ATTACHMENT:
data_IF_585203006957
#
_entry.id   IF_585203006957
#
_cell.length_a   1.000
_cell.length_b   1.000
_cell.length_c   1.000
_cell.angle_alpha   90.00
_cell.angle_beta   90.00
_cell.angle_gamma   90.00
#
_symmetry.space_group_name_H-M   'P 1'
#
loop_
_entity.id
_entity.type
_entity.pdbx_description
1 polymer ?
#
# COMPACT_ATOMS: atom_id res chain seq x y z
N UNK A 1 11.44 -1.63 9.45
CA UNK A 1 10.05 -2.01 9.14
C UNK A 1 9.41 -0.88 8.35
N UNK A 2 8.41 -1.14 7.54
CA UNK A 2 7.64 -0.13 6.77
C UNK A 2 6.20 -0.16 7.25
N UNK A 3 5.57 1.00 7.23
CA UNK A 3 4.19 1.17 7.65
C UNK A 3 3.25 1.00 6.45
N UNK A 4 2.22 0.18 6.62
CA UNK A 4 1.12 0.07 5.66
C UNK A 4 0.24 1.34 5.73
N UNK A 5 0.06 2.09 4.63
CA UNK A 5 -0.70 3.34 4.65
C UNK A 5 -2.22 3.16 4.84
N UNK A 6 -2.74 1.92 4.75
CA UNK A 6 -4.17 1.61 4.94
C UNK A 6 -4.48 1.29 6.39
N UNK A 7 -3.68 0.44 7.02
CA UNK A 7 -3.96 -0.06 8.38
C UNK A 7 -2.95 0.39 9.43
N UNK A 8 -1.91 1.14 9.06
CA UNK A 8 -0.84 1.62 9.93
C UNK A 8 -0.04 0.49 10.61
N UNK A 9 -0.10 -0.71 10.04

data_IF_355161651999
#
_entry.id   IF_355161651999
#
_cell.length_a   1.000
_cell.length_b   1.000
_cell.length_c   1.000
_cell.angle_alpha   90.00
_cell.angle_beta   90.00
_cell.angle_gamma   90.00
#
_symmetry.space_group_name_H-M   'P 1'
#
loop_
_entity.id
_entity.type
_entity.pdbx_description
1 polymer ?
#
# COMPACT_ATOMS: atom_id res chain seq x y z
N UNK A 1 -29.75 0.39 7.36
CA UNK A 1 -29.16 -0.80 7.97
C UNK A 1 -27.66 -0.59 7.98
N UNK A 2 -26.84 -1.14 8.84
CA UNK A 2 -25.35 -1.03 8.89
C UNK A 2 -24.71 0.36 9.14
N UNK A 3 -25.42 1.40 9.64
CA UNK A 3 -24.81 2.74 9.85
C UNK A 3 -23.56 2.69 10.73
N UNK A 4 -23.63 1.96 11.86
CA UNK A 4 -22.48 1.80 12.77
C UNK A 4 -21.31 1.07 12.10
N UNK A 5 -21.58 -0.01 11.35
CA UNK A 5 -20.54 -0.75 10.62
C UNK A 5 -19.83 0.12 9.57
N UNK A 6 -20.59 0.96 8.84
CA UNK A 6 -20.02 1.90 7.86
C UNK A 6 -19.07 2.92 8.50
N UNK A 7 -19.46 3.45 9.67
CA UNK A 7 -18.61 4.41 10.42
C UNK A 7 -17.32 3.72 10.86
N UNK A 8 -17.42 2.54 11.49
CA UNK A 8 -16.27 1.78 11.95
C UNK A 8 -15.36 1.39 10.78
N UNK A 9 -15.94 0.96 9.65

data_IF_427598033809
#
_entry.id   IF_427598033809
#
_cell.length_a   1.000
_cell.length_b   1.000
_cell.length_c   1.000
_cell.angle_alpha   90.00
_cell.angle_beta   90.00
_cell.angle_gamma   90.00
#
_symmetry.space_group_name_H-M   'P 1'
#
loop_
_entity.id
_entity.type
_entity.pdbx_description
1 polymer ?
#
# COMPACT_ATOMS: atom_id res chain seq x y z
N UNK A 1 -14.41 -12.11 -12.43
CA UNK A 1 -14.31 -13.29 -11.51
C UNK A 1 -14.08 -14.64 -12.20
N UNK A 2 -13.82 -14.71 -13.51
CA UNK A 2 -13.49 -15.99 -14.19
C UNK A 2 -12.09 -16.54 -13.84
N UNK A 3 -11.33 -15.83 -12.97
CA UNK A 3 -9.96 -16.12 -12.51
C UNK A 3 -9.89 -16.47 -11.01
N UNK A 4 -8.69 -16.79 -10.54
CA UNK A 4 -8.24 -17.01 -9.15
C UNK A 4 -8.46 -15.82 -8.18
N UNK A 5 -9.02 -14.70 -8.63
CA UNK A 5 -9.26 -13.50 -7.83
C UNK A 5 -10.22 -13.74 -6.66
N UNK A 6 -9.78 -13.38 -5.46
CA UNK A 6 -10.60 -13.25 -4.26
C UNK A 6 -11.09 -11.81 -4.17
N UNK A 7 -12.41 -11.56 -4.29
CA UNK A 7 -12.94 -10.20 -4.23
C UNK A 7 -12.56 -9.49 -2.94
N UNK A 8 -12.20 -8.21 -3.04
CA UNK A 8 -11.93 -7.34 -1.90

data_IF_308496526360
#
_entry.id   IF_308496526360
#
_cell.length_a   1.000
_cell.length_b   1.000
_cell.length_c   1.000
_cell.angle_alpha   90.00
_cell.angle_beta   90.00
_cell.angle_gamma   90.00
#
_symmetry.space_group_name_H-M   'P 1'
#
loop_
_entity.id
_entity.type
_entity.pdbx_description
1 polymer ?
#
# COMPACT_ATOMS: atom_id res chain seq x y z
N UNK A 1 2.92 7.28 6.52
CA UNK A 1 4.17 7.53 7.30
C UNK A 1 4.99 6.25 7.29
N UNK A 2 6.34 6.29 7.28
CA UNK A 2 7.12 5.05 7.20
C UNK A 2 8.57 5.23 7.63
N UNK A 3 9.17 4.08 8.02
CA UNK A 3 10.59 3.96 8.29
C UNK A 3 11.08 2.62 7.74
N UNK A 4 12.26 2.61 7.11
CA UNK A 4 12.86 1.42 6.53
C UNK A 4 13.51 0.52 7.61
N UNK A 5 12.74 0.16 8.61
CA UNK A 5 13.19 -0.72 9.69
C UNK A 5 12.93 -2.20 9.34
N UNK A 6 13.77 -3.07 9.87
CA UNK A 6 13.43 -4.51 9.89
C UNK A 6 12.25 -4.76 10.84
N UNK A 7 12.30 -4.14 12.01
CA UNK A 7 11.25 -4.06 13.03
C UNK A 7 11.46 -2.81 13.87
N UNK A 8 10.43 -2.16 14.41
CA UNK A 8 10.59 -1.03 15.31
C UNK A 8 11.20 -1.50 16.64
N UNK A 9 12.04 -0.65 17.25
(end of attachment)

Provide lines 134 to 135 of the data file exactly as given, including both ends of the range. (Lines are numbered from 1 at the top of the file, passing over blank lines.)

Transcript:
data_IF_308496526360
#